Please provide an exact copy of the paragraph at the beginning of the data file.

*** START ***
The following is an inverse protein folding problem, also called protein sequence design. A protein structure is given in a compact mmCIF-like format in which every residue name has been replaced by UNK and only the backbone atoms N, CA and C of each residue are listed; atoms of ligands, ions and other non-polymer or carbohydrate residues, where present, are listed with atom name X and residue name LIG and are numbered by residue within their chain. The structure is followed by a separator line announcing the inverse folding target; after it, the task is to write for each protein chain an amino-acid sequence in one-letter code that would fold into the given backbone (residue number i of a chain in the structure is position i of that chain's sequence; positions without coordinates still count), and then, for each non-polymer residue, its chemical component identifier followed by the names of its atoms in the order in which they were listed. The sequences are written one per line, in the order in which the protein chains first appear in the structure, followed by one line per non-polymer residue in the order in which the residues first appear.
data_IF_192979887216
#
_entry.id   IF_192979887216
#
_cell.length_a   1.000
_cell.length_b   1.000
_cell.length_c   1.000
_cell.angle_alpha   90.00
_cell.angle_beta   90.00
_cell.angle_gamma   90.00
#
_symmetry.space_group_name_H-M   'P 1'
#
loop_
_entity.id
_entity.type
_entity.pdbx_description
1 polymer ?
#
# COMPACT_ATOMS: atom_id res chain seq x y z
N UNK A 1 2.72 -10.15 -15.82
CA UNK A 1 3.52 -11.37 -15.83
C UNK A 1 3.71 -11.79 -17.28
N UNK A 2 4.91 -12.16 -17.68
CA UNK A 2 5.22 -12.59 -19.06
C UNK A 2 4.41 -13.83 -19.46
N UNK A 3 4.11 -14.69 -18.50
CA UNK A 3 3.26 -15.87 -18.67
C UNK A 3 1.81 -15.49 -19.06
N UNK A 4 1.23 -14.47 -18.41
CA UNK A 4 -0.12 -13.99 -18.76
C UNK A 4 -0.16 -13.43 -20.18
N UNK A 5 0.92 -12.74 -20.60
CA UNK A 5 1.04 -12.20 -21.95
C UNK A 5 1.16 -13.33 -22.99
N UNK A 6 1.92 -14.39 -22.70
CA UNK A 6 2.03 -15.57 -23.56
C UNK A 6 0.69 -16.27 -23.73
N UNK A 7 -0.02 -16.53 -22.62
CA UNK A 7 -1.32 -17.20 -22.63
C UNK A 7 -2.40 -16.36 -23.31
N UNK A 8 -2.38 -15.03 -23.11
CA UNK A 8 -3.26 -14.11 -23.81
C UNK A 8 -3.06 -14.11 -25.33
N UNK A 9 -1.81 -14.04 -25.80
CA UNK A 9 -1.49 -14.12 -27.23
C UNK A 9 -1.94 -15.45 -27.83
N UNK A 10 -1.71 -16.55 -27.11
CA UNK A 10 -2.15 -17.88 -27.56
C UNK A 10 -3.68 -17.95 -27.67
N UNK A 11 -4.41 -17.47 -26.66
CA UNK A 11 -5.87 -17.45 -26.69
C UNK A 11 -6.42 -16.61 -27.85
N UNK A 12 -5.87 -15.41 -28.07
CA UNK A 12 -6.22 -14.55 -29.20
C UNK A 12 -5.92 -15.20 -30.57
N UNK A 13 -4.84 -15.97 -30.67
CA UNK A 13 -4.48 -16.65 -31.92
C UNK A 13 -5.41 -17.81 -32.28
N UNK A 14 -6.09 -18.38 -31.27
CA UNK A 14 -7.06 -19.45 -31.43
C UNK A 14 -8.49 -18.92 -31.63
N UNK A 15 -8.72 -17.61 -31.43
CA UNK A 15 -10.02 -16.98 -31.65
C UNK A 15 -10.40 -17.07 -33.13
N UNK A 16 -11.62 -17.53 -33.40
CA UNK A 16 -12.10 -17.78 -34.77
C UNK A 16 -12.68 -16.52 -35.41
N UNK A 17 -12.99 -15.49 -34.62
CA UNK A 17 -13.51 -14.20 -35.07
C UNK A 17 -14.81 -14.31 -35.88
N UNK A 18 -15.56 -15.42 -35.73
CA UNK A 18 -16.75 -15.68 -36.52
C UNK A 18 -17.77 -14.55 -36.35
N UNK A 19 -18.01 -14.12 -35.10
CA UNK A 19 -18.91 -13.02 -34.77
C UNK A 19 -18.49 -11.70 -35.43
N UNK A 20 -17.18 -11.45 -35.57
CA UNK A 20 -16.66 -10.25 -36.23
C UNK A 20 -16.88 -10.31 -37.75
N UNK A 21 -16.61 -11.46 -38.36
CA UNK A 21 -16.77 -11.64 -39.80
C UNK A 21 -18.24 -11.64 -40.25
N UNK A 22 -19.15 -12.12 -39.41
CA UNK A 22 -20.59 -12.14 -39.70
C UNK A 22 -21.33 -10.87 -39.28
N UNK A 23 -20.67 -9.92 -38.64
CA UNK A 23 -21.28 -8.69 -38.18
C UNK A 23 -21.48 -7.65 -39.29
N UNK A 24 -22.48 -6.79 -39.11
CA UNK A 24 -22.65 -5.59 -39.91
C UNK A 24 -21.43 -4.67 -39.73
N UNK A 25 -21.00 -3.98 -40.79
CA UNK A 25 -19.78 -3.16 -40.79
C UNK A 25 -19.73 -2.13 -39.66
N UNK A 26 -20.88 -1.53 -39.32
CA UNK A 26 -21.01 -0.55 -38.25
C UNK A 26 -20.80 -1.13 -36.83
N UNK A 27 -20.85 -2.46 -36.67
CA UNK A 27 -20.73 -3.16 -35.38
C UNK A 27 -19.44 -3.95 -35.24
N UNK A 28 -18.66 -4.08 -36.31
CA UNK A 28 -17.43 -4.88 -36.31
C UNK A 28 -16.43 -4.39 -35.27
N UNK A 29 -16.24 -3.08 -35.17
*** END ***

The following is an inverse protein folding problem, also called protein sequence design. A protein structure is given in a compact mmCIF-like format in which every residue name has been replaced by UNK and only the backbone atoms N, CA and C of each residue are listed; atoms of ligands, ions and other non-polymer or carbohydrate residues, where present, are listed with atom name X and residue name LIG and are numbered by residue within their chain. The structure is followed by a separator line announcing the inverse folding target; after it, the task is to write for each protein chain an amino-acid sequence in one-letter code that would fold into the given backbone (residue number i of a chain in the structure is position i of that chain's sequence; positions without coordinates still count), and then, for each non-polymer residue, its chemical component identifier followed by the names of its atoms in the order in which they were listed. The sequences are written one per line, in the order in which the protein chains first appear in the structure, followed by one line per non-polymer residue in the order in which the residues first appear.